Wednesday, April 21, 2010

Maha Harvesting Paddy using the tractor driven thresher known as Tsunami

As previously documented I showed how I used a small Chinese built combine harvester to cut, thresh and bag the paddy from my property in Minneriya.

In this blog entry I show the other principal alternative used. My sister’s property adjoining mine has fields that are water retaining, under current conditions the harvester will get stuck in the mud.
We therefore have no option but to hand cut the paddy and then transport it to a point from where the thresher is used to separate the straw from the paddy using a machine colloquially known as the tsunami.

A viper (polonga) was seen while collecting the cut the paddy, so had to be killed.

We had a serious problem in finding labor to cut paddy, as there are just no people willing to work in Polonnaruwa. There are people who come from outside called mattayas( I don’t know why they are called that) who take a contract for the property to cut and bring the paddy to a specific point. The usual charge is Rs8000 an acre but in this case due to some fields where one’s legs get stuck in the mud slowing the process, they charge a higher amount.

In my desperation, I had to pay Rs700 a day and find people to cut this paddy, and due to the labor problem my cutting got seriously delayed. If one cannot cut the paddy by a certain date, the stalks can dry out too much. It is called “pahi karawela” which is what happened to me. So when I mill my paddy, the grain breaks up pretty badly, making it difficult for me to sell the rice. The only partial solution for me is to have the paddy parboiled, and then mill it as the parboiled paddy does not break up like the way the kekulu does. The rice in this field was white Pokuru Samba, the 4 month variety.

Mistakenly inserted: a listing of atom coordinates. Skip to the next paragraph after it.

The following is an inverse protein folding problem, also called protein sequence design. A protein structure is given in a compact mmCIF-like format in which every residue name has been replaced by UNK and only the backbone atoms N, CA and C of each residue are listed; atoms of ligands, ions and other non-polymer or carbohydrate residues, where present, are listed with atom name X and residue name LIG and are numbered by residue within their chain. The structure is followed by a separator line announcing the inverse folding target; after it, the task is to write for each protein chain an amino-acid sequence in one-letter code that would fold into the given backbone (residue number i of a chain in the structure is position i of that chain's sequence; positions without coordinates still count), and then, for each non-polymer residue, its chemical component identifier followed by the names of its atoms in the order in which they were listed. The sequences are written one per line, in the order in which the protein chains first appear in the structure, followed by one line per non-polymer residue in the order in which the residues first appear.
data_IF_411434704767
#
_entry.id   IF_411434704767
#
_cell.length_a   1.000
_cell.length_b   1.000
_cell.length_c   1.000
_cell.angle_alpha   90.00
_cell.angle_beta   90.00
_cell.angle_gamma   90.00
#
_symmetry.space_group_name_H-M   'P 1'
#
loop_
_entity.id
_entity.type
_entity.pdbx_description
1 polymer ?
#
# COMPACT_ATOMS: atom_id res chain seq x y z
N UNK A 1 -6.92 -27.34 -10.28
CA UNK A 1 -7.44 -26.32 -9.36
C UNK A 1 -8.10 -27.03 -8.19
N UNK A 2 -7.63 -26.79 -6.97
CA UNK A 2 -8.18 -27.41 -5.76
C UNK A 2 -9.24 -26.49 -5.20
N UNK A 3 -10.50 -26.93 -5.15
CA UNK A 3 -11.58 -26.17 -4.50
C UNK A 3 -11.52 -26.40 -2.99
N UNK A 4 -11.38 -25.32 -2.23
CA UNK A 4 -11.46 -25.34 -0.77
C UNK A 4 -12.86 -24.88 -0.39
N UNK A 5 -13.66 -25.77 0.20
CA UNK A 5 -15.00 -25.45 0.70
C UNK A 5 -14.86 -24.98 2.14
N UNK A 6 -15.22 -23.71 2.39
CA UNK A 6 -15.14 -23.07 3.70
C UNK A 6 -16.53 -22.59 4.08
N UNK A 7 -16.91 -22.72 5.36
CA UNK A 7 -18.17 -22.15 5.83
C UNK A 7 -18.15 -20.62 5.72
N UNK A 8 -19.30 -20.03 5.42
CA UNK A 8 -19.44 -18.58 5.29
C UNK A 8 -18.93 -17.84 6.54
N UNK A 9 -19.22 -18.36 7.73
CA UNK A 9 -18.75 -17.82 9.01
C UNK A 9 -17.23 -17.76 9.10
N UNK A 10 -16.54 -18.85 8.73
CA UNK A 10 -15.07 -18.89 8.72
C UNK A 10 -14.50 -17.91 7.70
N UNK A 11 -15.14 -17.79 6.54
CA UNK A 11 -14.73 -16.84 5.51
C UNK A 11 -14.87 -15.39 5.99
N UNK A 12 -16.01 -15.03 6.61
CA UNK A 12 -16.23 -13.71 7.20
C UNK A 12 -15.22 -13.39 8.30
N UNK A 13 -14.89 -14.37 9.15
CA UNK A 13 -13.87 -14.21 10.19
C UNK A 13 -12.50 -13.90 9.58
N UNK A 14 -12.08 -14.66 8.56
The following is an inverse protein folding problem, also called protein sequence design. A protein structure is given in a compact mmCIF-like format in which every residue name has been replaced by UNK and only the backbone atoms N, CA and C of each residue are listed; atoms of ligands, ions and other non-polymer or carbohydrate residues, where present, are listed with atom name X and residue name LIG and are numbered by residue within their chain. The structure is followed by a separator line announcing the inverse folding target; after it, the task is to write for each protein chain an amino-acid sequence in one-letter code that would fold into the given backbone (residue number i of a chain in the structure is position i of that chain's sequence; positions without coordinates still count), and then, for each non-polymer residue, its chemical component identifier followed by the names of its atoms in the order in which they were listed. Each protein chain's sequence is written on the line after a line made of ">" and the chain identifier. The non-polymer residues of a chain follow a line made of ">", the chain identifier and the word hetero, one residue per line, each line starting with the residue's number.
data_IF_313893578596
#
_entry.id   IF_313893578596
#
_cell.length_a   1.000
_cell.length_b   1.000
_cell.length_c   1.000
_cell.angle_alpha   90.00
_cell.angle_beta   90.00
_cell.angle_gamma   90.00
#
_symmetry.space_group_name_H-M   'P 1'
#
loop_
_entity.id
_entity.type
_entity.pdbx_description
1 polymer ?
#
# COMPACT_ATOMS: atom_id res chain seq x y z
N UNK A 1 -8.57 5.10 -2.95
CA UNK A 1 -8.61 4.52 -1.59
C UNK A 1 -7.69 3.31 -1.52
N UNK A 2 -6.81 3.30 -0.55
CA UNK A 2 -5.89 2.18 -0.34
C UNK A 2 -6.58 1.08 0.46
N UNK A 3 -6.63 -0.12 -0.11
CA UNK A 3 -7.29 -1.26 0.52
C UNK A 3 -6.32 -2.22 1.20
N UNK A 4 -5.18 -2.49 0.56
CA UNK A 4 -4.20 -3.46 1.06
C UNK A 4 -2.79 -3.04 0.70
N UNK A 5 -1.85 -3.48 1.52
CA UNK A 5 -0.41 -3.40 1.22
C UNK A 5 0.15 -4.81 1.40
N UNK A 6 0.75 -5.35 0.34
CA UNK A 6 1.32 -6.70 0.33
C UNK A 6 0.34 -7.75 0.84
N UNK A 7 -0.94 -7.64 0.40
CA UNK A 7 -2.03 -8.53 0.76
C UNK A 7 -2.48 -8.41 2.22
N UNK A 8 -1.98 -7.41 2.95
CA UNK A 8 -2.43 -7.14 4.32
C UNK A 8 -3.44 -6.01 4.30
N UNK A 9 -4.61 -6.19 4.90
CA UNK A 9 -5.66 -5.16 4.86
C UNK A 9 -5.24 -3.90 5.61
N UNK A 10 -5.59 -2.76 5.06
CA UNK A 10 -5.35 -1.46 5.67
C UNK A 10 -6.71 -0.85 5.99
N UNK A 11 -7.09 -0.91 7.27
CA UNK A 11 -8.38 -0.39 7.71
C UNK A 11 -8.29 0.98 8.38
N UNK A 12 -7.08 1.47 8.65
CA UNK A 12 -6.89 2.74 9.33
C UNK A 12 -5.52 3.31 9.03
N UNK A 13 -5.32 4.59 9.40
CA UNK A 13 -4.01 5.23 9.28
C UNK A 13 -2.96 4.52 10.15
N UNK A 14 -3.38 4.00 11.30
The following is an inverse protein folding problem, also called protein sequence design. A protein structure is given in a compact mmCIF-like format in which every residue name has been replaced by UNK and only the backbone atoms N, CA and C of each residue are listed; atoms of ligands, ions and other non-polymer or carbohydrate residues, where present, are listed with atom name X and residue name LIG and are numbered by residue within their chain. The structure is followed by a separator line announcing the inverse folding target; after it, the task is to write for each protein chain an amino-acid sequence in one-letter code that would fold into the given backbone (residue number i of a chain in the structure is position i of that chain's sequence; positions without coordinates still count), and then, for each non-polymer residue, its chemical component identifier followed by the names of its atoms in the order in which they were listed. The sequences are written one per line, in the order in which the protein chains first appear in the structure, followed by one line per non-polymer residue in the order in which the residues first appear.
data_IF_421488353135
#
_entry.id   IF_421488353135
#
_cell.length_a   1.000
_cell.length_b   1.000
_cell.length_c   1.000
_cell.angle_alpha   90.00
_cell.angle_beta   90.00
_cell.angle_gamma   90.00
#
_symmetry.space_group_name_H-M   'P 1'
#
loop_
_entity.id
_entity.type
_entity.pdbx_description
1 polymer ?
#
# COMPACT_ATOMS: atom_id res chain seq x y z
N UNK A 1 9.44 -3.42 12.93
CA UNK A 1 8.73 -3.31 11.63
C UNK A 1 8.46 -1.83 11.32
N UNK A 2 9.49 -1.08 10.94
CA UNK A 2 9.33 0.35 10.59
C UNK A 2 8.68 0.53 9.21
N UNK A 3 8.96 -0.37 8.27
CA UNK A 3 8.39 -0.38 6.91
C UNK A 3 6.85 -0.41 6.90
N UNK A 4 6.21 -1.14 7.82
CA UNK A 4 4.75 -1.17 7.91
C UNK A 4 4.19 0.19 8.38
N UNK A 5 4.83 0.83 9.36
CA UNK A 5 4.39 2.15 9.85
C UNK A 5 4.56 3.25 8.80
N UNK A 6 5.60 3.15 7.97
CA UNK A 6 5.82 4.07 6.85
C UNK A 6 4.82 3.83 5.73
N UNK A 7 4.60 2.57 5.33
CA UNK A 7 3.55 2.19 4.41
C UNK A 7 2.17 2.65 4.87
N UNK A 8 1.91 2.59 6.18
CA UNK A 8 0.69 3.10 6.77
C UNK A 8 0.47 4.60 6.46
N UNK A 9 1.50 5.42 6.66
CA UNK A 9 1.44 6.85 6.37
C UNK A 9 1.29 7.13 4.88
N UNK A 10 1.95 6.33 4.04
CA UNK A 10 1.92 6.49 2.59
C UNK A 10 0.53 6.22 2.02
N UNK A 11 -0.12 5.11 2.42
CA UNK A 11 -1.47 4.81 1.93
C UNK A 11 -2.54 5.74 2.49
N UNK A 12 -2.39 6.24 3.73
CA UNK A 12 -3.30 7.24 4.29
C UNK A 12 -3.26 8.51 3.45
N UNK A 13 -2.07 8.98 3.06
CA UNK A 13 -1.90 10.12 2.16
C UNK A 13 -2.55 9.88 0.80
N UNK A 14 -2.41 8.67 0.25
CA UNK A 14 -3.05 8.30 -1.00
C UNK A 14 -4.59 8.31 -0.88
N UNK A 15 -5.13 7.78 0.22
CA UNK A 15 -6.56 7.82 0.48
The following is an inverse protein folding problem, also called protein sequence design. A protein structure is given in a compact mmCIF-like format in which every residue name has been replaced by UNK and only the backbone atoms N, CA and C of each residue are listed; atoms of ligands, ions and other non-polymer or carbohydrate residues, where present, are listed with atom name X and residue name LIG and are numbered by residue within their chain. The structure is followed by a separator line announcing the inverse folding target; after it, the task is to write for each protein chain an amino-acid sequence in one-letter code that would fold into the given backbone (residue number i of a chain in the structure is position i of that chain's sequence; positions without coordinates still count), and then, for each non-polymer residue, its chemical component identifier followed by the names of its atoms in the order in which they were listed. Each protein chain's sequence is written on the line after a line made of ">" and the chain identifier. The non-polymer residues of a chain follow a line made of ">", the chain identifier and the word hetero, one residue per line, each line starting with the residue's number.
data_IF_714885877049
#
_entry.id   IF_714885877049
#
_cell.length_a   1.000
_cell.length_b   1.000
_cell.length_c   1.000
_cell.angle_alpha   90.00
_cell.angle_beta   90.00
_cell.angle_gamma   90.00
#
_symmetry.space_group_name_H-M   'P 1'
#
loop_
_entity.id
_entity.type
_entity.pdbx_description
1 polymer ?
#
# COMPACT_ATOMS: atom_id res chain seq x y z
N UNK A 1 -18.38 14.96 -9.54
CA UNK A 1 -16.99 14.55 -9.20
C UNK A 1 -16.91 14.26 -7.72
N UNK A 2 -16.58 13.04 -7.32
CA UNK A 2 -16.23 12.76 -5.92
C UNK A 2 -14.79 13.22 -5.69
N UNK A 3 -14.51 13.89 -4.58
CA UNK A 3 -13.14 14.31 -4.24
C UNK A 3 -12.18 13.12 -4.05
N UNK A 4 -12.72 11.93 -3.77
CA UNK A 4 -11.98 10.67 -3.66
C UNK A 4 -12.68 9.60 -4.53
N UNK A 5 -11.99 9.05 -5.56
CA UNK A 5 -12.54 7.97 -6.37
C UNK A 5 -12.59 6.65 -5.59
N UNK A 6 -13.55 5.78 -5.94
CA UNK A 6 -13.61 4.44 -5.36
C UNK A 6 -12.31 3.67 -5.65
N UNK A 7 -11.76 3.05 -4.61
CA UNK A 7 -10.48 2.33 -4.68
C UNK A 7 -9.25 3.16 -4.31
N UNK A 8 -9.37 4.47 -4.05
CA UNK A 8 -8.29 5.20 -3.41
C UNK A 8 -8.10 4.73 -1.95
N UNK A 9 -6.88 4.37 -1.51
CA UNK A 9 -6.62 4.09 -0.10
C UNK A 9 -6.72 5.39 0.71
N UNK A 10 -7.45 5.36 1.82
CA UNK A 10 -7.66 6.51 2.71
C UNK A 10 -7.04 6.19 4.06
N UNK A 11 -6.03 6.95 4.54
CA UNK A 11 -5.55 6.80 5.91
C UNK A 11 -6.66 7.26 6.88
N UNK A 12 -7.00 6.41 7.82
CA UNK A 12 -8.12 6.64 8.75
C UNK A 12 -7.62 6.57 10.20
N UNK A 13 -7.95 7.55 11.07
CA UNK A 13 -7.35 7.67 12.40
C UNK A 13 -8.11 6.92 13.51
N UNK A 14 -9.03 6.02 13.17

A further fact was that when it is too dry, many paddy seeds fall on the ground in the cutting process, and also as much of the area had fallen paddy contributing to a further loss of the harvest. Accordingly I suffered a considerable loss due to the delay in being able to cut the paddy.

The one advantage of cutting by hand is that the stalks dry out, and after threshing the paddy can be stored directly without drying. In the case of a harvester, one has to dry the paddy as can be seen in an earlier blog, before sale or storage.

The thresher charge is at the rate of Rs3,600 per hour and in my case there were 42 bags that took 70 minutes to thresh costing Rs4,200, making the threshing charge the equivalent of Rs100 a bag that weighed approximately 50kg each.

On balance it is more economical to use the harvester as it can work day or night and usually have your paddy cut when needed. I will in future have to do what is necessary to drain the water from the fields and reduce the wetness in order to use the harvester.

the parade of paddy bags to be sewn up prior to loading

the final act is to load the paddy bags onto my pick up to take to my place to be stored for milling and delivery to my customers of fresh rice.


Rajaratarala said...

this blog entry appeared in the Kottu section of the Sunday Leader of April 25th 2010

Anonymous said...

great pics and accompanying story. what does fresh viper taste like?

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